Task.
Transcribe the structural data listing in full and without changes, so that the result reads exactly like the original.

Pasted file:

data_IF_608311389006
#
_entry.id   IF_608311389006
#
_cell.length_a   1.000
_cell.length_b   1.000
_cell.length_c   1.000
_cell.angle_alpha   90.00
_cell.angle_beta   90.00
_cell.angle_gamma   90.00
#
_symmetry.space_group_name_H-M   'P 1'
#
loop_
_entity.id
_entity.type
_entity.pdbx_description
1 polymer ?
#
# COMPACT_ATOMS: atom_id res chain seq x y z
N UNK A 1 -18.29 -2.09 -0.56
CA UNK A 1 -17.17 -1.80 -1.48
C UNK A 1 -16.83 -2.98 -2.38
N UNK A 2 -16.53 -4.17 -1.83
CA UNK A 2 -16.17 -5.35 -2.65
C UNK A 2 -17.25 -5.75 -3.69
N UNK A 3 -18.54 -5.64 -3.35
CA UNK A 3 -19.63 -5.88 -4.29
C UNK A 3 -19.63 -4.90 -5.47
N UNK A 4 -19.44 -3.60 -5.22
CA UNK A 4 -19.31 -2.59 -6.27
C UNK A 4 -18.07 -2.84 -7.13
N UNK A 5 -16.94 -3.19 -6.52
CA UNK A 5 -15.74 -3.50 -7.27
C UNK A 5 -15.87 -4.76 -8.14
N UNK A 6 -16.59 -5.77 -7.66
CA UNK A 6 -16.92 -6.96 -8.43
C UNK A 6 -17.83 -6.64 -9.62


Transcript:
data_IF_608311389006
#
_entry.id   IF_608311389006
#
_cell.length_a   1.000
_cell.length_b   1.000
_cell.length_c   1.000
_cell.angle_alpha   90.00
_cell.angle_beta   90.00
_cell.angle_gamma   90.00
#
_symmetry.space_group_name_H-M   'P 1'
#
loop_
_entity.id
_entity.type
_entity.pdbx_description
1 polymer ?
#
# COMPACT_ATOMS: atom_id res chain seq x y z
N UNK A 1 -18.29 -2.09 -0.56
CA UNK A 1 -17.17 -1.80 -1.48
C UNK A 1 -16.83 -2.98 -2.38
N UNK A 2 -16.53 -4.17 -1.83
CA UNK A 2 -16.17 -5.35 -2.65
C UNK A 2 -17.25 -5.75 -3.69
N UNK A 3 -18.54 -5.64 -3.35
CA UNK A 3 -19.63 -5.88 -4.29
C UNK A 3 -19.63 -4.90 -5.47
N UNK A 4 -19.44 -3.60 -5.22
CA UNK A 4 -19.31 -2.59 -6.27
C UNK A 4 -18.07 -2.84 -7.13
N UNK A 5 -16.94 -3.19 -6.52
CA UNK A 5 -15.74 -3.50 -7.27
C UNK A 5 -15.87 -4.76 -8.14
N UNK A 6 -16.59 -5.77 -7.66
CA UNK A 6 -16.92 -6.96 -8.43
C UNK A 6 -17.83 -6.64 -9.62